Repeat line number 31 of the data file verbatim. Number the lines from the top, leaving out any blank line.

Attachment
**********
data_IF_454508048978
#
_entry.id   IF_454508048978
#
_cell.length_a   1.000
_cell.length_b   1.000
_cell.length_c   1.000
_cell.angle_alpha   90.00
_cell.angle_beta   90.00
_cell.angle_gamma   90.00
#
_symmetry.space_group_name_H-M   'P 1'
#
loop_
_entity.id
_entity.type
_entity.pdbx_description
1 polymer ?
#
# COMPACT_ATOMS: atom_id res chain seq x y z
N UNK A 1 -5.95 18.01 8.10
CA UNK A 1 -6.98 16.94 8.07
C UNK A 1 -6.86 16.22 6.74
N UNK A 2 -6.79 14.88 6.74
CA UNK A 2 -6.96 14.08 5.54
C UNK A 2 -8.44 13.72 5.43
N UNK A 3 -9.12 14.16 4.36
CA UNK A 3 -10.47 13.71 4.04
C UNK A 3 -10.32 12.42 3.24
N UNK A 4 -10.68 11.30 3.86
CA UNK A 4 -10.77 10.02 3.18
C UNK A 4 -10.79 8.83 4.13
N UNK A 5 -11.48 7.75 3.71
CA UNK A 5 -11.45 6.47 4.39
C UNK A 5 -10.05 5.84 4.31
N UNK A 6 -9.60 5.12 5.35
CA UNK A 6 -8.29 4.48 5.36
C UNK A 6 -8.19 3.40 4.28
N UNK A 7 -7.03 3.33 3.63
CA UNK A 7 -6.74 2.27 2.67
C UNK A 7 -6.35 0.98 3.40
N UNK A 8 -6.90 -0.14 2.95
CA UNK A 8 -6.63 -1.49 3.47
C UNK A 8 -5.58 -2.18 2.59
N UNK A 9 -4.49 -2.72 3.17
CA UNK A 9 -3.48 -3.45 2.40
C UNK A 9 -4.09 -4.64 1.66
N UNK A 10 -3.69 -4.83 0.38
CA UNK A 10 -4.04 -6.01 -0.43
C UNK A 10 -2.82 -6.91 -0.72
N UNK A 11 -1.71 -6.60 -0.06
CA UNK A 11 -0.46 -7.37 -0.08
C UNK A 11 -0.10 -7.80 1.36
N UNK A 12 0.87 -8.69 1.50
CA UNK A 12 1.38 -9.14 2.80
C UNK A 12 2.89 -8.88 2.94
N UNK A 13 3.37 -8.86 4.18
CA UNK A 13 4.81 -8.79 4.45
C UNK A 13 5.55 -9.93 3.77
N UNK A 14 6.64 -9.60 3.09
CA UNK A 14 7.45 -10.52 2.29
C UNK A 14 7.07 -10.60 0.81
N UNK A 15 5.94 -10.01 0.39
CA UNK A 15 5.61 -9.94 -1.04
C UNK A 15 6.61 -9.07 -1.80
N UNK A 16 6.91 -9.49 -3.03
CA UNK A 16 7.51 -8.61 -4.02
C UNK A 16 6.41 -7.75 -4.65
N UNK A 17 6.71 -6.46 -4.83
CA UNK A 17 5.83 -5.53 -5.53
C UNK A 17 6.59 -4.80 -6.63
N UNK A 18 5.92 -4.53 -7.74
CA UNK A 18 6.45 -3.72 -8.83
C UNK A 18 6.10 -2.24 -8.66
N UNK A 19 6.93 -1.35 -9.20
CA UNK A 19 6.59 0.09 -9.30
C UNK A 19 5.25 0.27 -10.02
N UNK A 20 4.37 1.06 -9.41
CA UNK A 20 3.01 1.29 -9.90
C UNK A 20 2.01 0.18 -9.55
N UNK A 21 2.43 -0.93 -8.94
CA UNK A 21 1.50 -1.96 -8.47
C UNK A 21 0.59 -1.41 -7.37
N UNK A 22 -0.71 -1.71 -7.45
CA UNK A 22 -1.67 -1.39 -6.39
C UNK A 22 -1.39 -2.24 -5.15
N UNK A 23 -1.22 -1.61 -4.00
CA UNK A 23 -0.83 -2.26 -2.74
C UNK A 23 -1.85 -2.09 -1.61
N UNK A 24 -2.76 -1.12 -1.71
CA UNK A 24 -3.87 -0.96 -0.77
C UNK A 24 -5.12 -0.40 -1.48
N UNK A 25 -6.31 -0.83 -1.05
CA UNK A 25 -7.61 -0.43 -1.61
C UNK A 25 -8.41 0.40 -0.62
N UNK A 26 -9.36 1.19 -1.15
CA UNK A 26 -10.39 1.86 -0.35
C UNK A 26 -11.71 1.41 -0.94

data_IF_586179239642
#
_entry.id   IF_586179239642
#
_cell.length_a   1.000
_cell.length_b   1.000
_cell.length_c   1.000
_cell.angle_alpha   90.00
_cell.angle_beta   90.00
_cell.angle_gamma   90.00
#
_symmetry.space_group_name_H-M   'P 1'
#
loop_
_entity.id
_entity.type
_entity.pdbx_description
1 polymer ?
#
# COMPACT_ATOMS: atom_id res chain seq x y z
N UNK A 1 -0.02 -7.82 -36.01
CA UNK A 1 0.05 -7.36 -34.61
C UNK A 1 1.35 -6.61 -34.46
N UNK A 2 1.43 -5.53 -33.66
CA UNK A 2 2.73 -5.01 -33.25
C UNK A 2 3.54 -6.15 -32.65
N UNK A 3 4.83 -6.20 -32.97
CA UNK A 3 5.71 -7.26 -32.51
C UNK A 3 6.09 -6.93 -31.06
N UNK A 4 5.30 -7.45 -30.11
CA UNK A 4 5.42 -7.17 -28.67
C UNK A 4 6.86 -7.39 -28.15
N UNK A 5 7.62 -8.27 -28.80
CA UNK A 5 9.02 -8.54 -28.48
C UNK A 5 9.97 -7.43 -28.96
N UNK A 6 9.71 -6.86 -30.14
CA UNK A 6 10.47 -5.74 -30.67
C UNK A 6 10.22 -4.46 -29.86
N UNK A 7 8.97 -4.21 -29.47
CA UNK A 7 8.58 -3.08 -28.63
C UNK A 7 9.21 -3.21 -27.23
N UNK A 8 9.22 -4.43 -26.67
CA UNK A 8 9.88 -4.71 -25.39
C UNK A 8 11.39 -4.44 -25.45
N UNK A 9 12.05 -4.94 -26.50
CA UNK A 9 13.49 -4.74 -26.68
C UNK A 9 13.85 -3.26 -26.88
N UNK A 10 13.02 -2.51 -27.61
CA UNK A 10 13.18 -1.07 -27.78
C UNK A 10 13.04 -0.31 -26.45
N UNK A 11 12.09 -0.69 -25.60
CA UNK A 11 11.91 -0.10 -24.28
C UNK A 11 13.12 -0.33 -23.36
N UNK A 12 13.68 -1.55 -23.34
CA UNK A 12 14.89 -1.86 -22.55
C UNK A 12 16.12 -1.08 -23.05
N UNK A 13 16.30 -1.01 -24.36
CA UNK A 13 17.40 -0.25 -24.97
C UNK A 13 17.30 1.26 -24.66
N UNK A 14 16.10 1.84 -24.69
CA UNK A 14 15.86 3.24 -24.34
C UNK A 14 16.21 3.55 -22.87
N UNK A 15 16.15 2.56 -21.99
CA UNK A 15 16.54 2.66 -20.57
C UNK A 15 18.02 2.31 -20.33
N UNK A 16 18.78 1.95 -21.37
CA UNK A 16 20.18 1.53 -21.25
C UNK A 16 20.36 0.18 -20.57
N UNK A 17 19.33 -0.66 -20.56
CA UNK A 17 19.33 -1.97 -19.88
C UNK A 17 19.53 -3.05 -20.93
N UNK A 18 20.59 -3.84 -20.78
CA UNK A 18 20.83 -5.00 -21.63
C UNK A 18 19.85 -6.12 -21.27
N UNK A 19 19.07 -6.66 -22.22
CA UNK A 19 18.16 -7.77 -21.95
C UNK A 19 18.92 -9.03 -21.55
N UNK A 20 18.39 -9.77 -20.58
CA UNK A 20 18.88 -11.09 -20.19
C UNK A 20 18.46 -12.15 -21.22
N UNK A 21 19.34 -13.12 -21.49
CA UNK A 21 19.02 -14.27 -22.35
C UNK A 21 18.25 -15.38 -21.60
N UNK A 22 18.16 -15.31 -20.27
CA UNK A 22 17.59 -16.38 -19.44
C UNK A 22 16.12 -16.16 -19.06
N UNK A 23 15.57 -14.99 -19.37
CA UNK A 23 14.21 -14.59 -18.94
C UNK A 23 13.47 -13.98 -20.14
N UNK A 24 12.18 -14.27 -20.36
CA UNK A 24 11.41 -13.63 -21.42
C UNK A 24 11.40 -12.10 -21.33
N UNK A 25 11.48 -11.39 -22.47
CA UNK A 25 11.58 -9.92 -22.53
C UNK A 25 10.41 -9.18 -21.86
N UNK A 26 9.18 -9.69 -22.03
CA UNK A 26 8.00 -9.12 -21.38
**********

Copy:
CA UNK A 4 -10.77 10.02 3.18